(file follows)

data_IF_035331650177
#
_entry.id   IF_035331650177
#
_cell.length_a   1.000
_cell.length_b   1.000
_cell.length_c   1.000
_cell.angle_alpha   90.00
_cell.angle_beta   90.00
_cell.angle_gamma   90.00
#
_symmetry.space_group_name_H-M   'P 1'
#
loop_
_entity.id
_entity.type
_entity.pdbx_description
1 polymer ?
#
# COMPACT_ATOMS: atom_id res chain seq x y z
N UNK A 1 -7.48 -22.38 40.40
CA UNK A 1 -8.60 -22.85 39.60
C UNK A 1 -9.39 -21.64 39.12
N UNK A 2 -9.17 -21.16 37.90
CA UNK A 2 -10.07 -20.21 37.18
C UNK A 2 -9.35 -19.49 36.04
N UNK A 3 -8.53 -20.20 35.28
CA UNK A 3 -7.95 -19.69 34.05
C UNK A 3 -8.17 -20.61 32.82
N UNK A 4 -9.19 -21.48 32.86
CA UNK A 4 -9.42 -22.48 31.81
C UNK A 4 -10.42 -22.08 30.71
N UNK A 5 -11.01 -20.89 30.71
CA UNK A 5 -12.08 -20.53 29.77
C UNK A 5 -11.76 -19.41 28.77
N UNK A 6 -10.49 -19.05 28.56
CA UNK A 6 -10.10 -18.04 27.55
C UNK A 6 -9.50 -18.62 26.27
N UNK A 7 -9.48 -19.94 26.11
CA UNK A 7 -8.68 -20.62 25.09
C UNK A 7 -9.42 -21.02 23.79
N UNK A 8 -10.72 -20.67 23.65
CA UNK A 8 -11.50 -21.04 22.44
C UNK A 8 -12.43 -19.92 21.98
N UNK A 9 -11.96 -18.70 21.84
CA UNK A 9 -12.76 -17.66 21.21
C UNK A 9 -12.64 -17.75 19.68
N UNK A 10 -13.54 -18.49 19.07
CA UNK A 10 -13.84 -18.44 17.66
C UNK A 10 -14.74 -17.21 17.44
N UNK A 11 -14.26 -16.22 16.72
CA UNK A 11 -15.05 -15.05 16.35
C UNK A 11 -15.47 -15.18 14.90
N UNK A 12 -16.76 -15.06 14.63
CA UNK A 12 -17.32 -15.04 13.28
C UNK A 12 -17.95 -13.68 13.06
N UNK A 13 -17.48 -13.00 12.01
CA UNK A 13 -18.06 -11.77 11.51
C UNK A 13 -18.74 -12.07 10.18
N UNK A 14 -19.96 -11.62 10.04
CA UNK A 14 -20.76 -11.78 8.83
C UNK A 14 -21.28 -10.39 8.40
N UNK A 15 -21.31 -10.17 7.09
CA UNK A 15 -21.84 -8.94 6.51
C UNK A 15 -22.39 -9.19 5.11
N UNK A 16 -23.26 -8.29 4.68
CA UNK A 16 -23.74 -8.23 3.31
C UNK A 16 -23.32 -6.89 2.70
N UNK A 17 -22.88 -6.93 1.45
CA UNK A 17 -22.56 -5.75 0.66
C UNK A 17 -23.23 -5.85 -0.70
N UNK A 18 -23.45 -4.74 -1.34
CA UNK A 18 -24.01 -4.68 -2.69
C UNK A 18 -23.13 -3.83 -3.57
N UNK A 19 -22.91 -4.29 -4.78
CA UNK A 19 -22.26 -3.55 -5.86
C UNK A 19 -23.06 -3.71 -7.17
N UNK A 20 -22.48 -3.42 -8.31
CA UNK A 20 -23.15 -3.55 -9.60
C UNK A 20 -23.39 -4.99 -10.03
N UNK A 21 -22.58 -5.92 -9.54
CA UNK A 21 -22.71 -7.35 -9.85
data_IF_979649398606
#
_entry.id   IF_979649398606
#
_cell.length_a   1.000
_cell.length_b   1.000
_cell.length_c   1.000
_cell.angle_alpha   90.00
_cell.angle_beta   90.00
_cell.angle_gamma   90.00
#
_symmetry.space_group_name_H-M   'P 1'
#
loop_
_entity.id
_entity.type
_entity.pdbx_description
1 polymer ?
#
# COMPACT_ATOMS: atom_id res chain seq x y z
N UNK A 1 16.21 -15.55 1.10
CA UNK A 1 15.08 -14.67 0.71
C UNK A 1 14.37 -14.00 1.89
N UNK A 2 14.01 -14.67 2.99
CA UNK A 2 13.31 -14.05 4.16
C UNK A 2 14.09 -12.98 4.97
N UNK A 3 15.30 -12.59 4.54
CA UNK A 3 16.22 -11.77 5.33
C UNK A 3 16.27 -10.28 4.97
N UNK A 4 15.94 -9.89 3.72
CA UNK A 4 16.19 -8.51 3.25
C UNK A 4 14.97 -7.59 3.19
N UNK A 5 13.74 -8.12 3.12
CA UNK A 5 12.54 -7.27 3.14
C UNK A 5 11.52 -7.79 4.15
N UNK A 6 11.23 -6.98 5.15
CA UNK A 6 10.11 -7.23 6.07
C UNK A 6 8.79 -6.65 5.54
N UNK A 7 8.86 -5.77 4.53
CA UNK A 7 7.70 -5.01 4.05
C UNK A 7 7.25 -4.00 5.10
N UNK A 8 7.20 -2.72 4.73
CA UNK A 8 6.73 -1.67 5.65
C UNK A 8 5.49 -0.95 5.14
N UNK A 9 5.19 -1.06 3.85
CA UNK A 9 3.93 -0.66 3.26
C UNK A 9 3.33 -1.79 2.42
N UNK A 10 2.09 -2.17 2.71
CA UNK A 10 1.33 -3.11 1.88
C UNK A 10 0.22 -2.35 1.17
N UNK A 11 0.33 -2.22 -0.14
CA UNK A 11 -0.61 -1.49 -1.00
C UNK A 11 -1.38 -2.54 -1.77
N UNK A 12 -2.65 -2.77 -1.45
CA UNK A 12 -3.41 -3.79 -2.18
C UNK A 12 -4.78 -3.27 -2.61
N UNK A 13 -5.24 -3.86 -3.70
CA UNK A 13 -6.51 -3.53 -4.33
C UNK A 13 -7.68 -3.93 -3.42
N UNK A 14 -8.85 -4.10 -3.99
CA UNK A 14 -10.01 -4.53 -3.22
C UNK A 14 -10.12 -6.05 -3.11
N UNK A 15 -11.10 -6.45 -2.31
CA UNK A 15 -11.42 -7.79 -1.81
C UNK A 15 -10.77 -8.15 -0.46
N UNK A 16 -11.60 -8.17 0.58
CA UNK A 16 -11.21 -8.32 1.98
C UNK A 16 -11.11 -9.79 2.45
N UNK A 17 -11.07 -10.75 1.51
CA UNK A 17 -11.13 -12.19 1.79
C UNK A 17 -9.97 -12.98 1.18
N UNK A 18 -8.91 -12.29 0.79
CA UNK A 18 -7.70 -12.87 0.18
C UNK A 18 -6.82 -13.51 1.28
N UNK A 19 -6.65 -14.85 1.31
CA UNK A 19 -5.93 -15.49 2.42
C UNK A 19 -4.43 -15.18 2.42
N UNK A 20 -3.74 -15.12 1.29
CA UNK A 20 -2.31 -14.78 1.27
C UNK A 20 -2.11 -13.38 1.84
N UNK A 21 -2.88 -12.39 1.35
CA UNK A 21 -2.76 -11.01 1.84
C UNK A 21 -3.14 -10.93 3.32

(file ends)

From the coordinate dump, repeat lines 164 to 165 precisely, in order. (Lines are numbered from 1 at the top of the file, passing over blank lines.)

CA UNK A 21 -2.76 -11.01 1.84
C UNK A 21 -3.14 -10.93 3.32